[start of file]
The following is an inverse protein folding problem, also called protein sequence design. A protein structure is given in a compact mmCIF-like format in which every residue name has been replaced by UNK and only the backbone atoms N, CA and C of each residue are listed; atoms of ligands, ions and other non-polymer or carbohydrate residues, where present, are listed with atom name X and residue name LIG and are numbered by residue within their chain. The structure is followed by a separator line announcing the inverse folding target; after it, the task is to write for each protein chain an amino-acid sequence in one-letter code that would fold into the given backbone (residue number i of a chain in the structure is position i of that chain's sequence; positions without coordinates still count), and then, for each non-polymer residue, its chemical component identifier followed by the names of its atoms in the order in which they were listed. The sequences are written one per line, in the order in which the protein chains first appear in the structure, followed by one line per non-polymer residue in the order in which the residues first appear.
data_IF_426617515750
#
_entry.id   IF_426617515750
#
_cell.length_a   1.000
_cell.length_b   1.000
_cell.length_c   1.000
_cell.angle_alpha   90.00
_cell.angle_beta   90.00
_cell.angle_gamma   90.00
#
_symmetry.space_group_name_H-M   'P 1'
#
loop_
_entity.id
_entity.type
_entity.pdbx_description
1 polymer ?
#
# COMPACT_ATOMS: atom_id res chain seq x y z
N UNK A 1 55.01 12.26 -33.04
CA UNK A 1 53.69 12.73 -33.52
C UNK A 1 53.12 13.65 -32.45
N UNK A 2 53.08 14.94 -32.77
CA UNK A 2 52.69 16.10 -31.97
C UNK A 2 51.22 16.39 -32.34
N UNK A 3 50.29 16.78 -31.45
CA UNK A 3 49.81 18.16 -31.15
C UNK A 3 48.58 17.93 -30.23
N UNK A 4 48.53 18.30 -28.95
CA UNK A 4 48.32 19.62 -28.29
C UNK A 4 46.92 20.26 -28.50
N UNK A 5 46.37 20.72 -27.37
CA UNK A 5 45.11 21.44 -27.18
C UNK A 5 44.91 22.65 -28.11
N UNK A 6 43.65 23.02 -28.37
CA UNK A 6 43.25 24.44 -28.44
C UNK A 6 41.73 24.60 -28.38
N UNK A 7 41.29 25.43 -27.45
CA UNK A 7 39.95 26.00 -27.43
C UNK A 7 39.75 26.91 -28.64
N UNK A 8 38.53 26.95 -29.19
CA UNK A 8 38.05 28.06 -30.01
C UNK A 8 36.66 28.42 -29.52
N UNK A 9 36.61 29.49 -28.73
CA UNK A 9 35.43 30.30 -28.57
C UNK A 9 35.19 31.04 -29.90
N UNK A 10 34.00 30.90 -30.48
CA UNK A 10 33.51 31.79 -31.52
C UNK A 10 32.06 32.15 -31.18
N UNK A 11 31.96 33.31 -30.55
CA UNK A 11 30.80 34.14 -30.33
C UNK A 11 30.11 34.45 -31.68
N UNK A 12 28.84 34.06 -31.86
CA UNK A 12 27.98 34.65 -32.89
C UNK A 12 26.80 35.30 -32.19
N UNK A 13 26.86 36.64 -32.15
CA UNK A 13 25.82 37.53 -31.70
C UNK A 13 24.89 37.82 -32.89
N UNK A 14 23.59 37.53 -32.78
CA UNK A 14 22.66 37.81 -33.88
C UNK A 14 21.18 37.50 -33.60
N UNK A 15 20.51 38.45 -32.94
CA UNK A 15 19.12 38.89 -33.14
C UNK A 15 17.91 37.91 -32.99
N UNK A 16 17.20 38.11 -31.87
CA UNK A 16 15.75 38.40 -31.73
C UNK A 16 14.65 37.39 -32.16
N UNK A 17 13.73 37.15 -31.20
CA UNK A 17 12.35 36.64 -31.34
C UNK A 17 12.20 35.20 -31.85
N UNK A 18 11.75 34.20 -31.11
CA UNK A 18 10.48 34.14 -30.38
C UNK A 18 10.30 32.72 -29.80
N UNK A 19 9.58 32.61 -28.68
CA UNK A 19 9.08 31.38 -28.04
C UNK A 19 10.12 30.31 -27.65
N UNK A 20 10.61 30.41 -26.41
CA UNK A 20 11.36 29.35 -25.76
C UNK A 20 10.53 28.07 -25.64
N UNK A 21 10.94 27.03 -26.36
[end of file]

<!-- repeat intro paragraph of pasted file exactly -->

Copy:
The following is an inverse protein folding problem, also called protein sequence design. A protein structure is given in a compact mmCIF-like format in which every residue name has been replaced by UNK and only the backbone atoms N, CA and C of each residue are listed; atoms of ligands, ions and other non-polymer or carbohydrate residues, where present, are listed with atom name X and residue name LIG and are numbered by residue within their chain. The structure is followed by a separator line announcing the inverse folding target; after it, the task is to write for each protein chain an amino-acid sequence in one-letter code that would fold into the given backbone (residue number i of a chain in the structure is position i of that chain's sequence; positions without coordinates still count), and then, for each non-polymer residue, its chemical component identifier followed by the names of its atoms in the order in which they were listed. The sequences are written one per line, in the order in which the protein chains first appear in the structure, followed by one line per non-polymer residue in the order in which the residues first appear.